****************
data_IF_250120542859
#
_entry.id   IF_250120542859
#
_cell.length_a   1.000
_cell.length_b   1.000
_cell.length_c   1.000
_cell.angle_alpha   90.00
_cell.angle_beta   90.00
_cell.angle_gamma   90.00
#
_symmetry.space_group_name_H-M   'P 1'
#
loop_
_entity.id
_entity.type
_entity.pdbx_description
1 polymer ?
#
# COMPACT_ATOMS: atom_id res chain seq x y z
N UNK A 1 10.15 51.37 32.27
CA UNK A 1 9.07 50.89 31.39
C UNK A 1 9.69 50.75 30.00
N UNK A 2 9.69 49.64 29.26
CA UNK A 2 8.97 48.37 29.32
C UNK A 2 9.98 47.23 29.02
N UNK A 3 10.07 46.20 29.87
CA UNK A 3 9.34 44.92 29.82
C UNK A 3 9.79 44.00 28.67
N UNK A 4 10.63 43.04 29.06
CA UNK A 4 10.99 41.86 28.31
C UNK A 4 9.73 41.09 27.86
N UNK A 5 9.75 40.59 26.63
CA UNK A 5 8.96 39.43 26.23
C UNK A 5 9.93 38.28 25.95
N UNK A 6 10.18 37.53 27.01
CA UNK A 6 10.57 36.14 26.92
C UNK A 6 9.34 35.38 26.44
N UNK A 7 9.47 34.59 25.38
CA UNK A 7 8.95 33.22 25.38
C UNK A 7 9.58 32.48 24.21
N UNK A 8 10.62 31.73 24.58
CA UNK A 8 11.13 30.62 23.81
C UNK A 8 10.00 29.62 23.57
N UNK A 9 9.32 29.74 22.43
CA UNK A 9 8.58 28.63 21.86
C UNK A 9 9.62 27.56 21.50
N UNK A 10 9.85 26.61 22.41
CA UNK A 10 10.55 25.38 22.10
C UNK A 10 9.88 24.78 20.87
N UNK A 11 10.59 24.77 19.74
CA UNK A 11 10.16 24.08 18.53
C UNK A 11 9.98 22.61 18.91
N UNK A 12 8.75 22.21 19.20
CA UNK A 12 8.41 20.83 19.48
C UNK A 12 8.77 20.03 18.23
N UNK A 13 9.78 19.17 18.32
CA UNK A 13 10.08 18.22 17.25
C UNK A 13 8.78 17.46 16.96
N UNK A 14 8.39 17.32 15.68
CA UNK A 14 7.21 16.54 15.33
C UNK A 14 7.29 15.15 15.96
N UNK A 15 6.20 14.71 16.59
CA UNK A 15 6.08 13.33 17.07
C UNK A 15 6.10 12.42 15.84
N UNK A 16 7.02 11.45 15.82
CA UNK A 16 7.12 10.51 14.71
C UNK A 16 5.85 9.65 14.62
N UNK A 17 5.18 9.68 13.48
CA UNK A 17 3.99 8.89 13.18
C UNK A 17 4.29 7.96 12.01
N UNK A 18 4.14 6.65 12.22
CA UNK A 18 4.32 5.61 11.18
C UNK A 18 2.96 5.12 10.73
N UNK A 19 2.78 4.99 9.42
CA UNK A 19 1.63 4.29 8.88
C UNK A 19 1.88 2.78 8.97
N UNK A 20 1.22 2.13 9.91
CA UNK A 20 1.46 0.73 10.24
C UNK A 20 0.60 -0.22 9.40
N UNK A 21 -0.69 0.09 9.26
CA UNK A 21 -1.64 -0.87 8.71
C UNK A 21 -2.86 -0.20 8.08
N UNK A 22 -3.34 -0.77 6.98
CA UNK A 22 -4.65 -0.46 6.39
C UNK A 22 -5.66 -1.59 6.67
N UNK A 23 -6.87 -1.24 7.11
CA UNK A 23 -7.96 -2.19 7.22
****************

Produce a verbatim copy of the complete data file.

data_IF_250120542859
#
_entry.id   IF_250120542859
#
_cell.length_a   1.000
_cell.length_b   1.000
_cell.length_c   1.000
_cell.angle_alpha   90.00
_cell.angle_beta   90.00
_cell.angle_gamma   90.00
#
_symmetry.space_group_name_H-M   'P 1'
#
loop_
_entity.id
_entity.type
_entity.pdbx_description
1 polymer ?
#
# COMPACT_ATOMS: atom_id res chain seq x y z
N UNK A 1 10.15 51.37 32.27
CA UNK A 1 9.07 50.89 31.39
C UNK A 1 9.69 50.75 30.00
N UNK A 2 9.69 49.64 29.26
CA UNK A 2 8.97 48.37 29.32
C UNK A 2 9.98 47.23 29.02
N UNK A 3 10.07 46.20 29.87
CA UNK A 3 9.34 44.92 29.82
C UNK A 3 9.79 44.00 28.67
N UNK A 4 10.63 43.04 29.06
CA UNK A 4 10.99 41.86 28.31
C UNK A 4 9.73 41.09 27.86
N UNK A 5 9.75 40.59 26.63
CA UNK A 5 8.96 39.43 26.23
C UNK A 5 9.93 38.28 25.95
N UNK A 6 10.18 37.53 27.01
CA UNK A 6 10.57 36.14 26.92
C UNK A 6 9.34 35.38 26.44
N UNK A 7 9.47 34.59 25.38
CA UNK A 7 8.95 33.22 25.38
C UNK A 7 9.58 32.48 24.21
N UNK A 8 10.62 31.73 24.58
CA UNK A 8 11.13 30.62 23.81
C UNK A 8 10.00 29.62 23.57
N UNK A 9 9.32 29.74 22.43
CA UNK A 9 8.58 28.63 21.86
C UNK A 9 9.62 27.56 21.50
N UNK A 10 9.85 26.61 22.41
CA UNK A 10 10.55 25.38 22.10
C UNK A 10 9.88 24.78 20.87
N UNK A 11 10.59 24.77 19.74
CA UNK A 11 10.16 24.08 18.53
C UNK A 11 9.98 22.61 18.91
N UNK A 12 8.75 22.21 19.20
CA UNK A 12 8.41 20.83 19.48
C UNK A 12 8.77 20.03 18.23
N UNK A 13 9.78 19.17 18.32
CA UNK A 13 10.08 18.22 17.25
C UNK A 13 8.78 17.46 16.96
N UNK A 14 8.39 17.32 15.68
CA UNK A 14 7.21 16.54 15.33
C UNK A 14 7.29 15.15 15.96
N UNK A 15 6.20 14.71 16.59
CA UNK A 15 6.08 13.33 17.07
C UNK A 15 6.10 12.42 15.84
N UNK A 16 7.02 11.45 15.82
CA UNK A 16 7.12 10.51 14.71
C UNK A 16 5.85 9.65 14.62
N UNK A 17 5.18 9.68 13.48
CA UNK A 17 3.99 8.89 13.18
C UNK A 17 4.29 7.96 12.01
N UNK A 18 4.14 6.65 12.22
CA UNK A 18 4.32 5.61 11.18
C UNK A 18 2.96 5.12 10.73
N UNK A 19 2.78 4.99 9.42
CA UNK A 19 1.63 4.29 8.88
C UNK A 19 1.88 2.78 8.97
N UNK A 20 1.22 2.13 9.91
CA UNK A 20 1.46 0.73 10.24
C UNK A 20 0.60 -0.22 9.40
N UNK A 21 -0.69 0.09 9.26
CA UNK A 21 -1.64 -0.87 8.71
C UNK A 21 -2.86 -0.20 8.08
N UNK A 22 -3.34 -0.77 6.98
CA UNK A 22 -4.65 -0.46 6.39
C UNK A 22 -5.66 -1.59 6.67
N UNK A 23 -6.87 -1.24 7.11
CA UNK A 23 -7.96 -2.19 7.22